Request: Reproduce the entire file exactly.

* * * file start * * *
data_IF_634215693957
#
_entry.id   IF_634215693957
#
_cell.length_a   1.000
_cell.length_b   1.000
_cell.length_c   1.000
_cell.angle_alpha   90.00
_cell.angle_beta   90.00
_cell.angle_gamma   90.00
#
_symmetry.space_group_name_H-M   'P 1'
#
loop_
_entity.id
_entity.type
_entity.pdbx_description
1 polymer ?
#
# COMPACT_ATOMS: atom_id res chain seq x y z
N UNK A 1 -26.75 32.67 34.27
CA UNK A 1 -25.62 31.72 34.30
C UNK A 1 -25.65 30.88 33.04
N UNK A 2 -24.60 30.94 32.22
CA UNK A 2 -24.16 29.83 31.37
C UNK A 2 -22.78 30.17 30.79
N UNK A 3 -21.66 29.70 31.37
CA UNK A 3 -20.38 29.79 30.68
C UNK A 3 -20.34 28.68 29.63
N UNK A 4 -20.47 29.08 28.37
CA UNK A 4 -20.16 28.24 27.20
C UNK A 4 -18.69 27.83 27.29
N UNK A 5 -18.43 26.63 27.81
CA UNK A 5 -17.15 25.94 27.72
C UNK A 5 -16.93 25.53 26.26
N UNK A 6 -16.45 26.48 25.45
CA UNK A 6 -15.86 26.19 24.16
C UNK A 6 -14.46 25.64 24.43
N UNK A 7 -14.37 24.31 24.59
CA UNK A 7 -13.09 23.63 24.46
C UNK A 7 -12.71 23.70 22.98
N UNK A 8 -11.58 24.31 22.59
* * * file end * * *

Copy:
data_IF_634215693957
#
_entry.id   IF_634215693957
#
_cell.length_a   1.000
_cell.length_b   1.000
_cell.length_c   1.000
_cell.angle_alpha   90.00
_cell.angle_beta   90.00
_cell.angle_gamma   90.00
#
_symmetry.space_group_name_H-M   'P 1'
#
loop_
_entity.id
_entity.type
_entity.pdbx_description
1 polymer ?
#
# COMPACT_ATOMS: atom_id res chain seq x y z
N UNK A 1 -26.75 32.67 34.27
CA UNK A 1 -25.62 31.72 34.30
C UNK A 1 -25.65 30.88 33.04
N UNK A 2 -24.60 30.94 32.22
CA UNK A 2 -24.16 29.83 31.37
C UNK A 2 -22.78 30.17 30.79
N UNK A 3 -21.66 29.70 31.37
CA UNK A 3 -20.38 29.79 30.68
C UNK A 3 -20.34 28.68 29.63
N UNK A 4 -20.47 29.08 28.37
CA UNK A 4 -20.16 28.24 27.20
C UNK A 4 -18.69 27.83 27.29
N UNK A 5 -18.43 26.63 27.81
CA UNK A 5 -17.15 25.94 27.72
C UNK A 5 -16.93 25.53 26.26
N UNK A 6 -16.45 26.48 25.45
CA UNK A 6 -15.86 26.19 24.16
C UNK A 6 -14.46 25.64 24.43
N UNK A 7 -14.37 24.31 24.59
CA UNK A 7 -13.09 23.63 24.46
C UNK A 7 -12.71 23.70 22.98
N UNK A 8 -11.58 24.31 22.59